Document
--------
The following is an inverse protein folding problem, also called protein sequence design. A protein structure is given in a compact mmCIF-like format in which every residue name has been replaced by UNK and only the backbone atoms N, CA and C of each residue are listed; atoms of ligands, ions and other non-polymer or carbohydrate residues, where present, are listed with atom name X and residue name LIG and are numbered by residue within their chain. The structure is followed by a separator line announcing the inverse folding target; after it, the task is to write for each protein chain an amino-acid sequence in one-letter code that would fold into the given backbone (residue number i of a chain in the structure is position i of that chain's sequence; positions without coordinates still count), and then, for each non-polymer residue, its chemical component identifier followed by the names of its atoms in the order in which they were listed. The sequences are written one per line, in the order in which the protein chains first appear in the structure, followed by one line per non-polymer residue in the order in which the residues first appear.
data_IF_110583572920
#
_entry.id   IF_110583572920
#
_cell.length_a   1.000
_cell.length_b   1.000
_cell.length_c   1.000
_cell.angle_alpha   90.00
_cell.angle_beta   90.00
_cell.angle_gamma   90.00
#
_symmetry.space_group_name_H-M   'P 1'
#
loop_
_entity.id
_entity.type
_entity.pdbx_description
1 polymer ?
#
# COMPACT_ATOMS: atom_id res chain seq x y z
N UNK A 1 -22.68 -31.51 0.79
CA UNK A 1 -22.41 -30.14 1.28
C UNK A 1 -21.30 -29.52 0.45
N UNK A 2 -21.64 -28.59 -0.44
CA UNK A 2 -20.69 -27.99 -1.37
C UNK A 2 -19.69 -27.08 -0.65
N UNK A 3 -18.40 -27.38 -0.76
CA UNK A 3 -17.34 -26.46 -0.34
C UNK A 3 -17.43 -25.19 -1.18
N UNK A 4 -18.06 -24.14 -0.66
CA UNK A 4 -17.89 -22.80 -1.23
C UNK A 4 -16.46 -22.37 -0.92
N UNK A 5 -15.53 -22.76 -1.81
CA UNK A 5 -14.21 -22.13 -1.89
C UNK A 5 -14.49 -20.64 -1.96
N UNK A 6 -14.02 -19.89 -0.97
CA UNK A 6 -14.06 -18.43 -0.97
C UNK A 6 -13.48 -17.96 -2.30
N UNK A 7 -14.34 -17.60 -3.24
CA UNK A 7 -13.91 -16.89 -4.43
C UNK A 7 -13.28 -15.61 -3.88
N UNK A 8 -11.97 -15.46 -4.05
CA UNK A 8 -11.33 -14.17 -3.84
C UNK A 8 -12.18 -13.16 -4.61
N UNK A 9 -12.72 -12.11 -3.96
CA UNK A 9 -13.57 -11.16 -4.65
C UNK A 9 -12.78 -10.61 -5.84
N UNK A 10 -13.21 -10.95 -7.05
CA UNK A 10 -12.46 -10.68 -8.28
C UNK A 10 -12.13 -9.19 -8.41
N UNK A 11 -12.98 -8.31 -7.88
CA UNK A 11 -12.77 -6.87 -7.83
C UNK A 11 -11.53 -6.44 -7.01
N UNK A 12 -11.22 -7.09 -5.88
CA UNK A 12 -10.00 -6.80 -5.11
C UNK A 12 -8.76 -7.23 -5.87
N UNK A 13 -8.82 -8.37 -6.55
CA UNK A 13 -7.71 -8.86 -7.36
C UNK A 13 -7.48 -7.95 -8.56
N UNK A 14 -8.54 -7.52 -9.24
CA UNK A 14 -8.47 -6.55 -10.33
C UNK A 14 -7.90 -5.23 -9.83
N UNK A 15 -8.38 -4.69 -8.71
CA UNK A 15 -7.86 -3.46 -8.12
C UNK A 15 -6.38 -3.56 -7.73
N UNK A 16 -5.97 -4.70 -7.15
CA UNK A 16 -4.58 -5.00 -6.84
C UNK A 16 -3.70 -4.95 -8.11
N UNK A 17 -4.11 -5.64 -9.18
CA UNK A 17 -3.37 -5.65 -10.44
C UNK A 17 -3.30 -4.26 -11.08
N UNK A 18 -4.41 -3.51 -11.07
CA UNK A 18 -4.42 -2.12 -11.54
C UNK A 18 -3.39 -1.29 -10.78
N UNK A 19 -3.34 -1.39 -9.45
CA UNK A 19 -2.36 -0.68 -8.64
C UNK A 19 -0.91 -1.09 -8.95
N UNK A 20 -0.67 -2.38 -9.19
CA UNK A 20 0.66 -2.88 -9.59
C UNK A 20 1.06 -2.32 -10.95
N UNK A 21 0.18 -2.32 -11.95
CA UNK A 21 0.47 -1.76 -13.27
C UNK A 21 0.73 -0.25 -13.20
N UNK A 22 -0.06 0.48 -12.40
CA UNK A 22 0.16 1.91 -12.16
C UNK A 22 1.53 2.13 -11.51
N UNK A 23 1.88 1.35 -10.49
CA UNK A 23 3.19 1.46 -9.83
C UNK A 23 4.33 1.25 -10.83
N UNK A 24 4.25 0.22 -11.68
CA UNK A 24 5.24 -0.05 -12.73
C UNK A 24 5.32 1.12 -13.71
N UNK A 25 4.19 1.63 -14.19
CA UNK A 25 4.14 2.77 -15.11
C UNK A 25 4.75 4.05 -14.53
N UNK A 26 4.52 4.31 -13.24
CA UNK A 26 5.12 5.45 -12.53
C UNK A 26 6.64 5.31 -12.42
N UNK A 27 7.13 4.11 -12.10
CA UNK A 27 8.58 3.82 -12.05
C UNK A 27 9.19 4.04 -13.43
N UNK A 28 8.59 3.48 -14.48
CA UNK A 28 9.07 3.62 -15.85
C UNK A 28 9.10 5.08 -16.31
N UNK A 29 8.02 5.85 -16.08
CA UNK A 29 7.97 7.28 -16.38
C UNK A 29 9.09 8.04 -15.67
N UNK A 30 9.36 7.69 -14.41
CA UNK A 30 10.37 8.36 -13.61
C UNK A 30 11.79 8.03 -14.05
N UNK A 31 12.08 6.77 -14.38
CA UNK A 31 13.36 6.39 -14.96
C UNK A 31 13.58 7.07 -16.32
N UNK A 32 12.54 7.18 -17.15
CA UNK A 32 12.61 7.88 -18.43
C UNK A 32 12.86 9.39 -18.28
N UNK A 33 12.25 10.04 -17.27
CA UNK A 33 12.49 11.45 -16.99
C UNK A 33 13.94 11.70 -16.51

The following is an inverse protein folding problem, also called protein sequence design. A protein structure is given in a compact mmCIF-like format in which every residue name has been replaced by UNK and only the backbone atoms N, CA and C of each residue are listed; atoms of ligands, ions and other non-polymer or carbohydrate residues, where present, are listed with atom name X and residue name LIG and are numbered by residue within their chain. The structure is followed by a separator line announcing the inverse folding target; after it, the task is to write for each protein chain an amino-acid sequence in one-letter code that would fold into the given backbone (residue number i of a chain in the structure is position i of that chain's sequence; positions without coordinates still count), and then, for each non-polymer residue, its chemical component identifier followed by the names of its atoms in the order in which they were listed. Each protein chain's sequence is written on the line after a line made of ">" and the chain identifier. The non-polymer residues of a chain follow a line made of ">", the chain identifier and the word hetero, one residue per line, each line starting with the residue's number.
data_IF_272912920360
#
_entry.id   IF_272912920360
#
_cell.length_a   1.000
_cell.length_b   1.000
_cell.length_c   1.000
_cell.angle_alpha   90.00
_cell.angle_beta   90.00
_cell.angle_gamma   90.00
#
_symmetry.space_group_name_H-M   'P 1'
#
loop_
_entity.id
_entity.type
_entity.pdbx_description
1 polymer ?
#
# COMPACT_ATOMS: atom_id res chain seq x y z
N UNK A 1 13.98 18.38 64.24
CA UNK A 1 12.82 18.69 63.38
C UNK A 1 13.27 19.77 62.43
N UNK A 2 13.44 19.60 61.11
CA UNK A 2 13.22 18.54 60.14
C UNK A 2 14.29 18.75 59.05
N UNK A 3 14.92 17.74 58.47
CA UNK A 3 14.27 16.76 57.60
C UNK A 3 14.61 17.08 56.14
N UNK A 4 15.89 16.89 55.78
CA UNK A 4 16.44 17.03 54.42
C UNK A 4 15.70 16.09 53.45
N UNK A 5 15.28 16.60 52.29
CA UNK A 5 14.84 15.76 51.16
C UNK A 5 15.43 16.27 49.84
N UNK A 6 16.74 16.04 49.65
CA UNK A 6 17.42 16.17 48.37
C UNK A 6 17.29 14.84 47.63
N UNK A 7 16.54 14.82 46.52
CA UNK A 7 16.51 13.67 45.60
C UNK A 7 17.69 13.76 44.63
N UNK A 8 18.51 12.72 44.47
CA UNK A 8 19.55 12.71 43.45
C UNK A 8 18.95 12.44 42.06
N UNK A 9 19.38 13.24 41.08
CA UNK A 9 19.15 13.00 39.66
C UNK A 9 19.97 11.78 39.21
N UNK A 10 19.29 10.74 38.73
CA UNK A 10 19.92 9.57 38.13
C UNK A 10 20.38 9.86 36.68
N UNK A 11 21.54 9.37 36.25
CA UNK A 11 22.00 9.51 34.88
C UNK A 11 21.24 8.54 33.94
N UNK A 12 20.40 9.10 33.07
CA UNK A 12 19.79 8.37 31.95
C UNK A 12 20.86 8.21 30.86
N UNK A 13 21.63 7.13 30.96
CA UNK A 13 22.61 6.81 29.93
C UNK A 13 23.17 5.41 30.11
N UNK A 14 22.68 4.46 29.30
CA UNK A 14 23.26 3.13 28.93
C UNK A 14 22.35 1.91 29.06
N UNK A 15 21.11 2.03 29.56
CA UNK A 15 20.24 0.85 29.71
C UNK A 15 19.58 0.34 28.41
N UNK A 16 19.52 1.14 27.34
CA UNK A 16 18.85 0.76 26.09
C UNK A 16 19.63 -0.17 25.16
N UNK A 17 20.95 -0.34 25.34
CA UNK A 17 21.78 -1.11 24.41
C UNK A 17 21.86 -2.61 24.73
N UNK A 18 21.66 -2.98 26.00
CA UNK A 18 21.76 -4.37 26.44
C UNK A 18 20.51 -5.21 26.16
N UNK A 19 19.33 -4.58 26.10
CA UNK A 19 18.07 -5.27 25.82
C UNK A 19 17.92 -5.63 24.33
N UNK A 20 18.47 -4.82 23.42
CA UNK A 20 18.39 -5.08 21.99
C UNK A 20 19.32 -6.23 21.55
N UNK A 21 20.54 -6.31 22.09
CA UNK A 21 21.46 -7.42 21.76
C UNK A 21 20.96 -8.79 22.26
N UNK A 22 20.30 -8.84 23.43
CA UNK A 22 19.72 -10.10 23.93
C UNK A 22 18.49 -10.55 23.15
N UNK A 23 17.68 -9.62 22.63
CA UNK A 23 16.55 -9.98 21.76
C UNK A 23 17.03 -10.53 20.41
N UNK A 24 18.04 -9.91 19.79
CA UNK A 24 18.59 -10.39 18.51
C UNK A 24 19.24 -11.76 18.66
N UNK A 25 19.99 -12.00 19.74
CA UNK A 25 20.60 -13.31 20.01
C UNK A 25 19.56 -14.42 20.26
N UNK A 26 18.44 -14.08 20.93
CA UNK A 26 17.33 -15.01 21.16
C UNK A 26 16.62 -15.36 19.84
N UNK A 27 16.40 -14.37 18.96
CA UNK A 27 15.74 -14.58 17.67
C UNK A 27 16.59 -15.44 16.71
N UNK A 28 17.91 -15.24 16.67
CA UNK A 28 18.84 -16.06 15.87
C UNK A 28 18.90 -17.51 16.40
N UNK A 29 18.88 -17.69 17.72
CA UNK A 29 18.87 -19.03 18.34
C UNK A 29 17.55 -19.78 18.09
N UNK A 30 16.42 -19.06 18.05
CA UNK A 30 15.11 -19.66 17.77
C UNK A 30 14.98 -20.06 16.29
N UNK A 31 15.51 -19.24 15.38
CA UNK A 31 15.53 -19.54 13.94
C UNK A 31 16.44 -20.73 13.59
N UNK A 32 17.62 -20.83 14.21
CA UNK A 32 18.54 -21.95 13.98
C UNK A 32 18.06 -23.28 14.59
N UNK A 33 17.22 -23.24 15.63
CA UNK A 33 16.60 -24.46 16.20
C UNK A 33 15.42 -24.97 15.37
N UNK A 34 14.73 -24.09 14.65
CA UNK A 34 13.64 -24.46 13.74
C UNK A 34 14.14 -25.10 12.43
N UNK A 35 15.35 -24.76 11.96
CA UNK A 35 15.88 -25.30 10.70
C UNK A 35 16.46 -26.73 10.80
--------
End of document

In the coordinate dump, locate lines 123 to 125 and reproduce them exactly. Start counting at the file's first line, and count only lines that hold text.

#
_entry.id   IF_272912920360
#